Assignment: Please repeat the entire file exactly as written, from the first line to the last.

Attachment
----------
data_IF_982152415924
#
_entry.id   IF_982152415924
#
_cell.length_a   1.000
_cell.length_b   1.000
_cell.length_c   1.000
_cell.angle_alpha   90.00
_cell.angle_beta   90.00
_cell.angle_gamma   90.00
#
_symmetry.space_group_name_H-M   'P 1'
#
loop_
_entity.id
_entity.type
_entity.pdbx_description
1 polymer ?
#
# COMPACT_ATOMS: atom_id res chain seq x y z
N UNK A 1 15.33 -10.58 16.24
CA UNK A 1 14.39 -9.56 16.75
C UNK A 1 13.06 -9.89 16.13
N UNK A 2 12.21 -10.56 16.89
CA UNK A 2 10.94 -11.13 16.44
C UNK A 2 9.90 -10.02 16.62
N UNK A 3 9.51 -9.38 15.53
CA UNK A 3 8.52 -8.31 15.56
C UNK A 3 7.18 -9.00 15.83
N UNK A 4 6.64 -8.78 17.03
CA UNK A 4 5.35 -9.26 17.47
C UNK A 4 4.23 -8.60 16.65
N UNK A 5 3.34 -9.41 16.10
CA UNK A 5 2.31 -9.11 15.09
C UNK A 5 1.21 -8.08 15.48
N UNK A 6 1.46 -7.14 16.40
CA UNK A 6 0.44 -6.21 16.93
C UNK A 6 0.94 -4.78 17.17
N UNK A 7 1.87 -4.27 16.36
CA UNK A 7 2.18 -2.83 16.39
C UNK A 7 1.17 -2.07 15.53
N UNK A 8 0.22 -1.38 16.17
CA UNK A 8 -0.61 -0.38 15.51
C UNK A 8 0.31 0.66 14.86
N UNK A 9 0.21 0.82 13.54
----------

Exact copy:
data_IF_982152415924
#
_entry.id   IF_982152415924
#
_cell.length_a   1.000
_cell.length_b   1.000
_cell.length_c   1.000
_cell.angle_alpha   90.00
_cell.angle_beta   90.00
_cell.angle_gamma   90.00
#
_symmetry.space_group_name_H-M   'P 1'
#
loop_
_entity.id
_entity.type
_entity.pdbx_description
1 polymer ?
#
# COMPACT_ATOMS: atom_id res chain seq x y z
N UNK A 1 15.33 -10.58 16.24
CA UNK A 1 14.39 -9.56 16.75
C UNK A 1 13.06 -9.89 16.13
N UNK A 2 12.21 -10.56 16.89
CA UNK A 2 10.94 -11.13 16.44
C UNK A 2 9.90 -10.02 16.62
N UNK A 3 9.51 -9.38 15.53
CA UNK A 3 8.52 -8.31 15.56
C UNK A 3 7.18 -9.00 15.83
N UNK A 4 6.64 -8.78 17.03
CA UNK A 4 5.35 -9.26 17.47
C UNK A 4 4.23 -8.60 16.65
N UNK A 5 3.34 -9.41 16.10
CA UNK A 5 2.31 -9.11 15.09
C UNK A 5 1.21 -8.08 15.48
N UNK A 6 1.46 -7.14 16.40
CA UNK A 6 0.44 -6.21 16.93
C UNK A 6 0.94 -4.78 17.17
N UNK A 7 1.87 -4.27 16.36
CA UNK A 7 2.18 -2.83 16.39
C UNK A 7 1.17 -2.07 15.53
N UNK A 8 0.22 -1.38 16.17
CA UNK A 8 -0.61 -0.38 15.51
C UNK A 8 0.31 0.66 14.86
N UNK A 9 0.21 0.82 13.54